In 1858, Abraham Lincoln ran for the Senate in Illinois and, invoking a Bible he had carefully read and often disputed, declared, “A house divided against itself cannot stand.” He was talking about slavery, but he may as well have been previewing the Republican Party in 2012—in the Silver State and beyond.
Nevada Republicans recently held their convention, where supporters of libertarian Republican and noted medieval philosopher Ron Paul took over the party, ousted the national committee folks and elected 22 of the 28 delegates to the national convention. If the Republican caucus mattered, Mitt Romney should have won most of them. Apparently, the caucus didn’t matter.
This has inspired the Republican National Committee and Romney campaign to say, in so many words, they will ignore the state GOP’s existence and go off on their own. Apparently, the campaigns of GOP Sen. Dean Heller and Rep. Joe Heck will join them.
Gov. Brian Sandoval has wanted to rebuild the Nevada Republican Party and enhance his influence over it—much as Sen. Harry Reid did with the Democratic Party for the 2008 caucuses. Clearly, Sandoval isn’t getting too far.
Paul never will be president or control the national GOP (though he may well hope that his son, Rand, will). But even as he suspended his presidential campaign, he urged his supporters to keep fighting, which can only hurt Romney. If the election proves close (and it may; Romney can count on many voters to ignore their best interests), he will need a united GOP nationally and in Nevada.
What Paul’s supporters have done speaks to Romney’s difficulties in winning over his party, as reflected in a recent Gallup poll showing 80 percent of Democrats happy with Barack Obama but less than 60 percent of Republicans feeling similarly about Romney.
Nevada Republicans reflect these divisions, and not just about their presumed presidential candidate. That’s the whole point of the Paul “revolution.” Historically, Nevada has leaned toward libertarianism, except when the federal government was offering money and jobs. In recent years, Nevada has shown signs of social conservatism, and not all of the state’s Republicans are on board with that.
All of which could affect several races. Heller, Heck and other GOP candidates need to tread carefully. Hitching their wagons to Romney could offend a significant percentage of their fellow Republicans. But pandering to Paul could offend the social conservatives who are likely to back Romney. And while Romney compromises himself daily, compromise is a dirty word to Paul’s army.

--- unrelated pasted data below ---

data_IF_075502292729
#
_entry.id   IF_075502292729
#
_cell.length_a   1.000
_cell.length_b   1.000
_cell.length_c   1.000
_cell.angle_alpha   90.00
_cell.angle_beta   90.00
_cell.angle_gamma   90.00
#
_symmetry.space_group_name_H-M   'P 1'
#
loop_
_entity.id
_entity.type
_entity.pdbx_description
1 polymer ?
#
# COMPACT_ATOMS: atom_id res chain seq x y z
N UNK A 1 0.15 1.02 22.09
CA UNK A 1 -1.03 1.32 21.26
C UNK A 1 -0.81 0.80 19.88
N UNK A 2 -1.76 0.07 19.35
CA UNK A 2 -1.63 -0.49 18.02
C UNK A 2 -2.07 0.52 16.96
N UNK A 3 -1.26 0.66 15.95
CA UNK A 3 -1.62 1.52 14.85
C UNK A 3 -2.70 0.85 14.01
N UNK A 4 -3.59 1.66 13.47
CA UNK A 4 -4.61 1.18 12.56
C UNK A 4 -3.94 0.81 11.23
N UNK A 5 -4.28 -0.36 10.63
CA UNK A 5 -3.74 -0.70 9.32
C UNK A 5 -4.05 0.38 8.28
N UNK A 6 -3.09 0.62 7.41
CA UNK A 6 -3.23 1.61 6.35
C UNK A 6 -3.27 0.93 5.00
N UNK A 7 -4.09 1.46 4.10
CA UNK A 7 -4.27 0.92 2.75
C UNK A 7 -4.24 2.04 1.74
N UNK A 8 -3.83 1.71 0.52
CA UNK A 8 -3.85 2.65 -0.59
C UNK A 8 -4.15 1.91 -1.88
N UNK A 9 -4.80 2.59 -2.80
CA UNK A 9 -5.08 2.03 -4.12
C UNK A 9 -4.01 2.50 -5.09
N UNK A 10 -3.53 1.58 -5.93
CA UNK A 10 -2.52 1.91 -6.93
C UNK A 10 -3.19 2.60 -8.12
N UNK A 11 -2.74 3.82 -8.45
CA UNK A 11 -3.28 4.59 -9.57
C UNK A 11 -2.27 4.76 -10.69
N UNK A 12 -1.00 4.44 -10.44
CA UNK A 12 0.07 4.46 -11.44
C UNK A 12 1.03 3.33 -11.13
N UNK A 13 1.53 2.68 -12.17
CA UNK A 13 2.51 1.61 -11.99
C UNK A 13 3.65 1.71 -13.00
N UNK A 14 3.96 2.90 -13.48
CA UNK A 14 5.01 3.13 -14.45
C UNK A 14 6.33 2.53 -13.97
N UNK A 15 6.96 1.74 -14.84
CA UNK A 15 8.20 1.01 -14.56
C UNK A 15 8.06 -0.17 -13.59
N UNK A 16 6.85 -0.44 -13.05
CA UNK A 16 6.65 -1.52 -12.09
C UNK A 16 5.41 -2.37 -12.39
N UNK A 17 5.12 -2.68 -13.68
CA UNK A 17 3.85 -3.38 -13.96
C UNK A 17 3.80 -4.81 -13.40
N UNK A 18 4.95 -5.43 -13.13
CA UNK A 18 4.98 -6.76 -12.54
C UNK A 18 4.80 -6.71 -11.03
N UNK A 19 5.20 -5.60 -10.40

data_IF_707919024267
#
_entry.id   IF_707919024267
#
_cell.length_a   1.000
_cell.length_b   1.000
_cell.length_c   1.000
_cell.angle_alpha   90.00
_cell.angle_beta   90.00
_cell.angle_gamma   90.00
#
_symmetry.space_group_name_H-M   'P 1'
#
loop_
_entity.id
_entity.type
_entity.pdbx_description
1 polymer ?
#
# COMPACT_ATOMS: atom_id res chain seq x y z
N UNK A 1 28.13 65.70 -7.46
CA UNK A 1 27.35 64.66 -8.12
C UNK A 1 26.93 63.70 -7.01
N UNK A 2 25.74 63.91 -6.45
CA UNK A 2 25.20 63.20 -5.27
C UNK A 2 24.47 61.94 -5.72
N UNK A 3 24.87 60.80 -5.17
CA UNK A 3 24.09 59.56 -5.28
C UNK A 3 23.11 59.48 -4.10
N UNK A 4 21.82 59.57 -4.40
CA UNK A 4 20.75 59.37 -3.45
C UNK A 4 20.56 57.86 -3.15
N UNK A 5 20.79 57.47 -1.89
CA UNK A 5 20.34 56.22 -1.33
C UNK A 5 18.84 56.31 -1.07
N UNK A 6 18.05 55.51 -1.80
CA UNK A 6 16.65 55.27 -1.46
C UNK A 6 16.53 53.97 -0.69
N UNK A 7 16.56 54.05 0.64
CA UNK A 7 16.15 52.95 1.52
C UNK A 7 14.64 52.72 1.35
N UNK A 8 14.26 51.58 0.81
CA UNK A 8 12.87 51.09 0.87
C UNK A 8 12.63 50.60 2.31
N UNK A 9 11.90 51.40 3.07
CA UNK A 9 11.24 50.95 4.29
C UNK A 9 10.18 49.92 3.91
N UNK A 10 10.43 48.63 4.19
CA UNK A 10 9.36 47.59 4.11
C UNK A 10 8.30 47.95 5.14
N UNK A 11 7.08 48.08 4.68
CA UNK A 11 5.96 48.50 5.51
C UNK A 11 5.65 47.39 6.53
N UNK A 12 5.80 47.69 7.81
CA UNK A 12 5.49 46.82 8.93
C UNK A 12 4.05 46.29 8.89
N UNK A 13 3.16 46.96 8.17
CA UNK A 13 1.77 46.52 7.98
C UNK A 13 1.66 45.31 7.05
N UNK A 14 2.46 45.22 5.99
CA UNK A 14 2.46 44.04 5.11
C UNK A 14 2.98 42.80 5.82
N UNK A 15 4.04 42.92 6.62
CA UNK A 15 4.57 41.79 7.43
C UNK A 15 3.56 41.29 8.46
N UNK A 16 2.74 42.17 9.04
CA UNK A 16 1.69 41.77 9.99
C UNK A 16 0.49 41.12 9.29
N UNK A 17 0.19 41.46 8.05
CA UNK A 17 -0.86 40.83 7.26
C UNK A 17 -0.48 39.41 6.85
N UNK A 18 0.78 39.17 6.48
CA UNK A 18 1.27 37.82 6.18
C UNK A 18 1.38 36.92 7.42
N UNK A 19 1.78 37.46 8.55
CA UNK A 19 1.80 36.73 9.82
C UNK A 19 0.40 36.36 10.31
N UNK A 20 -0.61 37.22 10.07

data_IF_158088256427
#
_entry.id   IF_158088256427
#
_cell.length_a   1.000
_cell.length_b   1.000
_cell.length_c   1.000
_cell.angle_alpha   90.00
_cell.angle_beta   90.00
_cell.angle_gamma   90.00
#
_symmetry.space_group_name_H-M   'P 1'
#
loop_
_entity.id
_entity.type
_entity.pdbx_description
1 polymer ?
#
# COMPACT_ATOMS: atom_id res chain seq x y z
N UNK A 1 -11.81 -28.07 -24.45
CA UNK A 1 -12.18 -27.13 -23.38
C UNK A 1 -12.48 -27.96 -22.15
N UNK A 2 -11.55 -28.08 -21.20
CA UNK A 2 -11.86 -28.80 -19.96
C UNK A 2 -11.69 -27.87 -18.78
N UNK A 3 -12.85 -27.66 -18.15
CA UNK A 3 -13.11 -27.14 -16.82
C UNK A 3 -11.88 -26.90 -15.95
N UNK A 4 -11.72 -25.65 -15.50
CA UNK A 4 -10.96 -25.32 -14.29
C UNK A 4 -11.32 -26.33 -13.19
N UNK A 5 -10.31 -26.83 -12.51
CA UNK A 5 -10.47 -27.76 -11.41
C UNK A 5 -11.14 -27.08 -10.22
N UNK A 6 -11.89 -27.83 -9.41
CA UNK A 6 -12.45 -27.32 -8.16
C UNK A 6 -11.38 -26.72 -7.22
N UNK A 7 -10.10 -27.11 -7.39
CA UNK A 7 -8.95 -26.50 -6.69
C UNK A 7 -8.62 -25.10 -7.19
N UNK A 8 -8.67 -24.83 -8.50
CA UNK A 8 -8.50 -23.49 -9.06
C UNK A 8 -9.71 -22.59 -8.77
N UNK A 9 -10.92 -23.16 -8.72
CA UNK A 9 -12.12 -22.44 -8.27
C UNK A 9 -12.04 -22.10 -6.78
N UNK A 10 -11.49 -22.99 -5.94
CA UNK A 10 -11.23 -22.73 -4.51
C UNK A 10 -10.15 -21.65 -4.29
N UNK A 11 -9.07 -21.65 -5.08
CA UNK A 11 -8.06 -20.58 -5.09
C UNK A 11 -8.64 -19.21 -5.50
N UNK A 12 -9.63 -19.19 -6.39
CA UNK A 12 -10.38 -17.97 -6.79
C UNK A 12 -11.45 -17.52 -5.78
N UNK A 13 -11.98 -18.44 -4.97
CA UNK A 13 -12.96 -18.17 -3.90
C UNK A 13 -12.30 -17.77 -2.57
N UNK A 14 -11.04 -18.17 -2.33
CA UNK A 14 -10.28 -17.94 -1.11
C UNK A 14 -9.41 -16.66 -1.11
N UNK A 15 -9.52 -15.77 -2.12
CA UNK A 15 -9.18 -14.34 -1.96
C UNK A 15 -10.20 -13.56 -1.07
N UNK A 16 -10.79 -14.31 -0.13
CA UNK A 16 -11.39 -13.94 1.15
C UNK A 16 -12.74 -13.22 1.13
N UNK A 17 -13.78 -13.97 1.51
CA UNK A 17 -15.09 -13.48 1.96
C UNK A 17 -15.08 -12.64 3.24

What’s ironic is that the Nevada GOP’s increasingly libertarian leanings could end up being truer to its party’s past. Consider Gov. Chris Christie of New Jersey, who recently vetoed a gay-marriage bill, saying a matter this important should be left to the voters. But Lincoln’s whole point about his opposition to popular sovereignty—or letting voters in territories decide whether to have slavery, a stance supported by Lincoln’s great Illinois rival, Stephen Douglas—is that rights cannot be open to majority vote.
Christie has positioned himself on the wrong side of history, and so have many of his fellow Republicans.
Nevada Republicans could take a stand against government interference and for liberty—and in the process support the lawsuit now pending against the Nevada Constitution’s ban on gay marriage. That, in turn, would impale Heller, Heck and Co. on the horns of another dilemma, given that Obama recently came out in support of gay marriage and Romney was for it before he was against it (or something like that).
As Lincoln also said, “Stand with anybody that stands right. Stand with him while he is right, and part with him when he goes wrong.”
Green is a professor of history at the College of Southern Nevada.